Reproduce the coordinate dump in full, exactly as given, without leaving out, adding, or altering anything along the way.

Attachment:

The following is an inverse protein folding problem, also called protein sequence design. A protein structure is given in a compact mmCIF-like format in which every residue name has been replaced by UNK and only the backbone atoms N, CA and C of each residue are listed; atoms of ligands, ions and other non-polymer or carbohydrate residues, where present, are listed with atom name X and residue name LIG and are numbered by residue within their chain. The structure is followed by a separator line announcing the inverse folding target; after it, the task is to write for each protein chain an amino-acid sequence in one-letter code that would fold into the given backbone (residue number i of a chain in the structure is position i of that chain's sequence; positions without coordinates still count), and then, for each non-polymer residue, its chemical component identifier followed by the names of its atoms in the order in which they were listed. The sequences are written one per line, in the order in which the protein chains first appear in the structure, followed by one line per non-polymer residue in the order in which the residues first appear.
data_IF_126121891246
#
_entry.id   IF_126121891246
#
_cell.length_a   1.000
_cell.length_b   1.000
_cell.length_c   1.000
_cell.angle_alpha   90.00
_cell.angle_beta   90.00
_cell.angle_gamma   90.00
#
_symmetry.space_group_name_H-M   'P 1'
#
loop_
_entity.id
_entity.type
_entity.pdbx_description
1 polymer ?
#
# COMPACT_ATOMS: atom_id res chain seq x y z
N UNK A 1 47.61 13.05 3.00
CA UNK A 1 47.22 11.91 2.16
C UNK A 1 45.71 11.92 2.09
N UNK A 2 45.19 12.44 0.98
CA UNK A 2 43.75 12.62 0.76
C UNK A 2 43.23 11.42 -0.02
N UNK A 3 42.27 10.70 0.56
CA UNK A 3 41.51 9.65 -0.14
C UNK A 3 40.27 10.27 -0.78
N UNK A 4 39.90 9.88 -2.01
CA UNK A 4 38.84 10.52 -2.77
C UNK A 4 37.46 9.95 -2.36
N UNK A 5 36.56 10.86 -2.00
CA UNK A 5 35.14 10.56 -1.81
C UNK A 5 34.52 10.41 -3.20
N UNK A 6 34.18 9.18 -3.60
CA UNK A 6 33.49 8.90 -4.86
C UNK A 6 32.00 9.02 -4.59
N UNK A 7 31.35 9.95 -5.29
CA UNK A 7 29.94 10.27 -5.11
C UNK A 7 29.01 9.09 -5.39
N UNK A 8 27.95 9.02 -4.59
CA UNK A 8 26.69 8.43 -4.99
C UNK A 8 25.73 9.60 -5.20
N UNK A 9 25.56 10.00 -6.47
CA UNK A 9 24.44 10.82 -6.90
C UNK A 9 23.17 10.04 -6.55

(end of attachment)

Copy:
The following is an inverse protein folding problem, also called protein sequence design. A protein structure is given in a compact mmCIF-like format in which every residue name has been replaced by UNK and only the backbone atoms N, CA and C of each residue are listed; atoms of ligands, ions and other non-polymer or carbohydrate residues, where present, are listed with atom name X and residue name LIG and are numbered by residue within their chain. The structure is followed by a separator line announcing the inverse folding target; after it, the task is to write for each protein chain an amino-acid sequence in one-letter code that would fold into the given backbone (residue number i of a chain in the structure is position i of that chain's sequence; positions without coordinates still count), and then, for each non-polymer residue, its chemical component identifier followed by the names of its atoms in the order in which they were listed. The sequences are written one per line, in the order in which the protein chains first appear in the structure, followed by one line per non-polymer residue in the order in which the residues first appear.
data_IF_126121891246
#
_entry.id   IF_126121891246
#
_cell.length_a   1.000
_cell.length_b   1.000
_cell.length_c   1.000
_cell.angle_alpha   90.00
_cell.angle_beta   90.00
_cell.angle_gamma   90.00
#
_symmetry.space_group_name_H-M   'P 1'
#
loop_
_entity.id
_entity.type
_entity.pdbx_description
1 polymer ?
#
# COMPACT_ATOMS: atom_id res chain seq x y z
N UNK A 1 47.61 13.05 3.00
CA UNK A 1 47.22 11.91 2.16
C UNK A 1 45.71 11.92 2.09
N UNK A 2 45.19 12.44 0.98
CA UNK A 2 43.75 12.62 0.76
C UNK A 2 43.23 11.42 -0.02
N UNK A 3 42.27 10.70 0.56
CA UNK A 3 41.51 9.65 -0.14
C UNK A 3 40.27 10.27 -0.78
N UNK A 4 39.90 9.88 -2.01
CA UNK A 4 38.84 10.52 -2.77
C UNK A 4 37.46 9.95 -2.36
N UNK A 5 36.56 10.86 -2.00
CA UNK A 5 35.14 10.56 -1.81
C UNK A 5 34.52 10.41 -3.20
N UNK A 6 34.18 9.18 -3.60
CA UNK A 6 33.49 8.90 -4.86
C UNK A 6 32.00 9.02 -4.59
N UNK A 7 31.35 9.95 -5.29
CA UNK A 7 29.94 10.27 -5.11
C UNK A 7 29.01 9.09 -5.39
N UNK A 8 27.95 9.02 -4.59
CA UNK A 8 26.69 8.43 -4.99
C UNK A 8 25.73 9.60 -5.20
N UNK A 9 25.56 10.00 -6.47
CA UNK A 9 24.44 10.82 -6.90
C UNK A 9 23.17 10.04 -6.55